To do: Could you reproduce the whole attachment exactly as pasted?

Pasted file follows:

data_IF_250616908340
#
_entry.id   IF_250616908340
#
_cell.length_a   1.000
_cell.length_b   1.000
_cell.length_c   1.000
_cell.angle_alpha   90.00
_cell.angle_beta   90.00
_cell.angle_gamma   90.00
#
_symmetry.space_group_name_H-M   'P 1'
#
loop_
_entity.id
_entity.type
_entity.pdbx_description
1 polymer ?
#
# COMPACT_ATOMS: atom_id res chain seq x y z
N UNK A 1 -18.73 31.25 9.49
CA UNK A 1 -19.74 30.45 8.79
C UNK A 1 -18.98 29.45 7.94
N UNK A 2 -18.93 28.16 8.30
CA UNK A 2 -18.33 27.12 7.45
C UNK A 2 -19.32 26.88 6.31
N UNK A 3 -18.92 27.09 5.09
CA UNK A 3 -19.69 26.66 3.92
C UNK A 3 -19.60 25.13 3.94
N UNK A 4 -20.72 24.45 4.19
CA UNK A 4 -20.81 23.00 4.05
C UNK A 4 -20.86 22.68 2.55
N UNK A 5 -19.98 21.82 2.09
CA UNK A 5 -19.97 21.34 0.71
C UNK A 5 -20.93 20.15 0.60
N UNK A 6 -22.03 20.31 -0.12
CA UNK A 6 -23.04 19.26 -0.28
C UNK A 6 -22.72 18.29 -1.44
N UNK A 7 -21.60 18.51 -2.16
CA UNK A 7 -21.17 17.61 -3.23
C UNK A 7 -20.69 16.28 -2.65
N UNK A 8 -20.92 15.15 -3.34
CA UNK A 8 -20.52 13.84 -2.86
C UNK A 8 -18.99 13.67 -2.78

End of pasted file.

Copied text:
data_IF_250616908340
#
_entry.id   IF_250616908340
#
_cell.length_a   1.000
_cell.length_b   1.000
_cell.length_c   1.000
_cell.angle_alpha   90.00
_cell.angle_beta   90.00
_cell.angle_gamma   90.00
#
_symmetry.space_group_name_H-M   'P 1'
#
loop_
_entity.id
_entity.type
_entity.pdbx_description
1 polymer ?
#
# COMPACT_ATOMS: atom_id res chain seq x y z
N UNK A 1 -18.73 31.25 9.49
CA UNK A 1 -19.74 30.45 8.79
C UNK A 1 -18.98 29.45 7.94
N UNK A 2 -18.93 28.16 8.30
CA UNK A 2 -18.33 27.12 7.45
C UNK A 2 -19.32 26.88 6.31
N UNK A 3 -18.92 27.09 5.09
CA UNK A 3 -19.69 26.66 3.92
C UNK A 3 -19.60 25.13 3.94
N UNK A 4 -20.72 24.45 4.19
CA UNK A 4 -20.81 23.00 4.05
C UNK A 4 -20.86 22.68 2.55
N UNK A 5 -19.98 21.82 2.09
CA UNK A 5 -19.97 21.34 0.71
C UNK A 5 -20.93 20.15 0.60
N UNK A 6 -22.03 20.31 -0.12
CA UNK A 6 -23.04 19.26 -0.28
C UNK A 6 -22.72 18.29 -1.44
N UNK A 7 -21.60 18.51 -2.16
CA UNK A 7 -21.17 17.61 -3.23
C UNK A 7 -20.69 16.28 -2.65
N UNK A 8 -20.92 15.15 -3.34
CA UNK A 8 -20.52 13.84 -2.86
C UNK A 8 -18.99 13.67 -2.78